Article Text


Mortality and quality of death certification in a cohort of patients with Parkinson’s disease and matched controls in North Wales, UK at 18 years: a community-based cohort study
  1. Peter Hobson,
  2. Jolyon Meara
  1. Betsi Cadwaladr University Health Board, Glan Clwyd Hospital, Bodelwyddan, UK
  1. Correspondence to Dr Peter Hobson; peter.hobson{at}


Objective This investigation reports the cause and the quality of death certification in a community cohort of patients with Parkinson’s disease (PD) and controls at 18 years.

Setting Denbighshire North Wales, UK.

Participants The community-based cohorts consisted of 166 patients with PD and 102 matched controls.

Primary outcomes All-cause mortality was ascertained at 18 years by review of hospitals’ primary care records and examination of death certificates obtained from the UK General Register Office. Mortality HRs were estimated using Cox proportional regression, controlling for covariates including age at study entry, age at death, gender, motor function, mood, health-related quality of life (HRQoL) and cognitive function.

Results After 18 years, 158 (95%) of patients in the PD cohort and 34 (33%) in the control cohort had died. Compared with the general UK population, the PD cohort had a higher risk of mortality (standard mortality rate, 1.82, 95% CI 1.55 to 2.13). As the primary or underlying cause of death, PD was not reported in 75/158 (47%) of the death certificates. In addition, although 144/158 (91%) of the PD cohort had a diagnosis of dementia, this was reported in less than 10% of death certificates. The main cause of death reported in the PD cohort was pneumonia (53%), followed by cardiac-related deaths (21%). Compared with controls, patients with PD had a greater risk of pneumonia (2.03, 95% CI 1.34 to 3.6), poorer HRQoL and more likely to reside in institutional care at death (P<0.01).

Conclusion This investigation found that PD was associated with an excess risk of mortality compared with the general population. However, PD as a primary or underlying cause of death recorded on certificates was found to be suboptimal. This suggests that the quality of mortality statistics drawn from death certificates alone is not a valid or reliable source of data.

  • parkinson’s disease
  • mortality
  • death certification
  • dementia

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Strengths and limitations of this study

  • This study employs a community-based, longitudinal, follow-up cohort design.

  • All patients fulfilled the diagnostic criteria for Parkinson’s disease and/or dementia.

  • Baseline and subsequent repeated measure data capture allowed the analysis for predictive outcomes.

  • The cohort included prevalent and new cases of Parkinson’s disease. Although the varying disease duration in the Parkinson’s disease cohort is a possible source of bias, we found no differences in survival between the two groups.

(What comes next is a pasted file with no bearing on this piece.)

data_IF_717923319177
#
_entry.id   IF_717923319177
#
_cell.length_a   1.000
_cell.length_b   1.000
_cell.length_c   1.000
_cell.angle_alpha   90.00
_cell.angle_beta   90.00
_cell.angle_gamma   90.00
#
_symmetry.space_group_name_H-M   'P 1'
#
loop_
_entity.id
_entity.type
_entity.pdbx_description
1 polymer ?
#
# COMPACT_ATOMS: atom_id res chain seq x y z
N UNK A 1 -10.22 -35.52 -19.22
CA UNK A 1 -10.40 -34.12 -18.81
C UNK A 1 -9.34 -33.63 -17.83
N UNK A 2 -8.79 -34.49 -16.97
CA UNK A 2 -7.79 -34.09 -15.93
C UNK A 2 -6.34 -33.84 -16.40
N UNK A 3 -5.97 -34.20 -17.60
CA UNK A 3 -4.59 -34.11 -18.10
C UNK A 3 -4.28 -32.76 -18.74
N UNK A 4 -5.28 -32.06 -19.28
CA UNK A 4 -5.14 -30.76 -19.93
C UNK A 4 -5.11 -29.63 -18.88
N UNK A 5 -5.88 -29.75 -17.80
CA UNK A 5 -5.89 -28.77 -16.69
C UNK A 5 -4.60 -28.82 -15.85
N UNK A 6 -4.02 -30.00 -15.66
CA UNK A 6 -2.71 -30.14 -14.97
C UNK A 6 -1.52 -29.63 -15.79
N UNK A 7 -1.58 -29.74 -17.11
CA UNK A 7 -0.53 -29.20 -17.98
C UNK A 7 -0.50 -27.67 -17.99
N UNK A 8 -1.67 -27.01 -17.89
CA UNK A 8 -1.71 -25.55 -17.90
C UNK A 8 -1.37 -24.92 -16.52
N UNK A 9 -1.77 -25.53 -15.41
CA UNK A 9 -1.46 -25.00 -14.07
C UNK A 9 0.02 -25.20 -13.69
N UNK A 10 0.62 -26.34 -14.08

• The control cohort included subjects without known neurological conditions, and thus may have introduced bias in the outcome comparisons with patients with Parkinson’s disease.


Data drawn from death certificates are often employed by epidemiological, public health and research scientists to capture the incidence, prevalence and mortality in populations. In addition, these statistics are often used in the evaluation of public health interventions, setting priorities for medical research and health services, planning of health services, and clinical assessment of the effectiveness of those services.1–3 The introduction of the revised International Classification of Diseases (ICD) system in 2001 aimed to improve the accuracy in the reported cause of death, where underlying conditions, mentioned in part 1 or 2 of death certificates, take priority over others.4 5 The underlying principle for this is that reporting of multiple causes of death should provide a better description of a particular disease or condition, allowing for more effective and meaningful data capture. The reliability of statistical information extracted from death certificates remains uncertain, where for example rather than the underlying chronic condition being reported, a secondary cause of death is often reported as the main cause of death.6–14

The projected elderly population demographic changes worldwide, along with exponential rises in chronic conditions, will most likely place greater social and fiscal demands on existing clinical, health and social services.15 To ensure that mortality and survival rates are more precisely captured for these chronic conditions, the relative contributions that different diseases have on survival and mortality need to be more accurately measured. The challenge is to ensure that vital health statistics collected are valid and reliable enough to allow for more efficient planning for healthcare services and clinical interventions. Parkinson’s disease (PD) is a progressive neurodegenerative disease strongly associated with increased mortality and lower life expectancy compared with the general population.16 In addition to the motor symptoms of PD, many patients often live with a significant number of other non-motor conditions that contribute to the symptomatology of the disease.17–22 In particular, dementia occurs frequently in elderly patients with PD and has been shown to be a strong predictor of increased mortality.23–33 This most probably has implications for the quality of death certification, which in previous investigations has been found to be inconsistent, under-recorded or  an inaccurate record of the cause of death in patients.16 34–38 The methodological design of previous investigations, where cohorts have been drawn from clinical populations or pharmaceutical trials alone, may partially explain the variability between studies.39 40 Only a small number of investigations have employed prospective community study methods to ascertain the utility of death certification in PD, and furthermore few have included a comparison control group.